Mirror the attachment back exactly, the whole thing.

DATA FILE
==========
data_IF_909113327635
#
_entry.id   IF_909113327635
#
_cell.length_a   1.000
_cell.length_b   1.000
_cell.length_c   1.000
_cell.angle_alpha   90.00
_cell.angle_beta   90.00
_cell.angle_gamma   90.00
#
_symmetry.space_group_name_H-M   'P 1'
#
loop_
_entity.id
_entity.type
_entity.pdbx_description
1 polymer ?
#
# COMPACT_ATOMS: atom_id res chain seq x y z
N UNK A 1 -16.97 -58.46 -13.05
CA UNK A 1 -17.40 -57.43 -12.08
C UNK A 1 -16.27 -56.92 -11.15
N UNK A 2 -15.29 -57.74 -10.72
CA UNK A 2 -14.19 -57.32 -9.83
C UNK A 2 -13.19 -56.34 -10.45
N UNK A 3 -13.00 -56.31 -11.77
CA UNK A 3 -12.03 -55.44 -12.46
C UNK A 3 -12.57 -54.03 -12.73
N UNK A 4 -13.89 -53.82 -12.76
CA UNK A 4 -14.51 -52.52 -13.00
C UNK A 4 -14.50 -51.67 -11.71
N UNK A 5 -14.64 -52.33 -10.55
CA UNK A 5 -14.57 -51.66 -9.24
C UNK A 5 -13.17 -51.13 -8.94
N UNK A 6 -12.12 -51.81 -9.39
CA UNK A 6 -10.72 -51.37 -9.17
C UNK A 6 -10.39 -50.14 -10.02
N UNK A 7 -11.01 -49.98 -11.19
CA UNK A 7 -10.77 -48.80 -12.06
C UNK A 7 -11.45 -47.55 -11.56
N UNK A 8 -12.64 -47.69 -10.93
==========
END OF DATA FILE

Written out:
data_IF_909113327635
#
_entry.id   IF_909113327635
#
_cell.length_a   1.000
_cell.length_b   1.000
_cell.length_c   1.000
_cell.angle_alpha   90.00
_cell.angle_beta   90.00
_cell.angle_gamma   90.00
#
_symmetry.space_group_name_H-M   'P 1'
#
loop_
_entity.id
_entity.type
_entity.pdbx_description
1 polymer ?
#
# COMPACT_ATOMS: atom_id res chain seq x y z
N UNK A 1 -16.97 -58.46 -13.05
CA UNK A 1 -17.40 -57.43 -12.08
C UNK A 1 -16.27 -56.92 -11.15
N UNK A 2 -15.29 -57.74 -10.72
CA UNK A 2 -14.19 -57.32 -9.83
C UNK A 2 -13.19 -56.34 -10.45
N UNK A 3 -13.00 -56.31 -11.77
CA UNK A 3 -12.03 -55.44 -12.46
C UNK A 3 -12.57 -54.03 -12.73
N UNK A 4 -13.89 -53.82 -12.76
CA UNK A 4 -14.51 -52.52 -13.00
C UNK A 4 -14.50 -51.67 -11.71
N UNK A 5 -14.64 -52.33 -10.55
CA UNK A 5 -14.57 -51.66 -9.24
C UNK A 5 -13.17 -51.13 -8.94
N UNK A 6 -12.12 -51.81 -9.39
CA UNK A 6 -10.72 -51.37 -9.17
C UNK A 6 -10.39 -50.14 -10.02
N UNK A 7 -11.01 -49.98 -11.19
CA UNK A 7 -10.77 -48.80 -12.06
C UNK A 7 -11.45 -47.55 -11.56
N UNK A 8 -12.64 -47.69 -10.93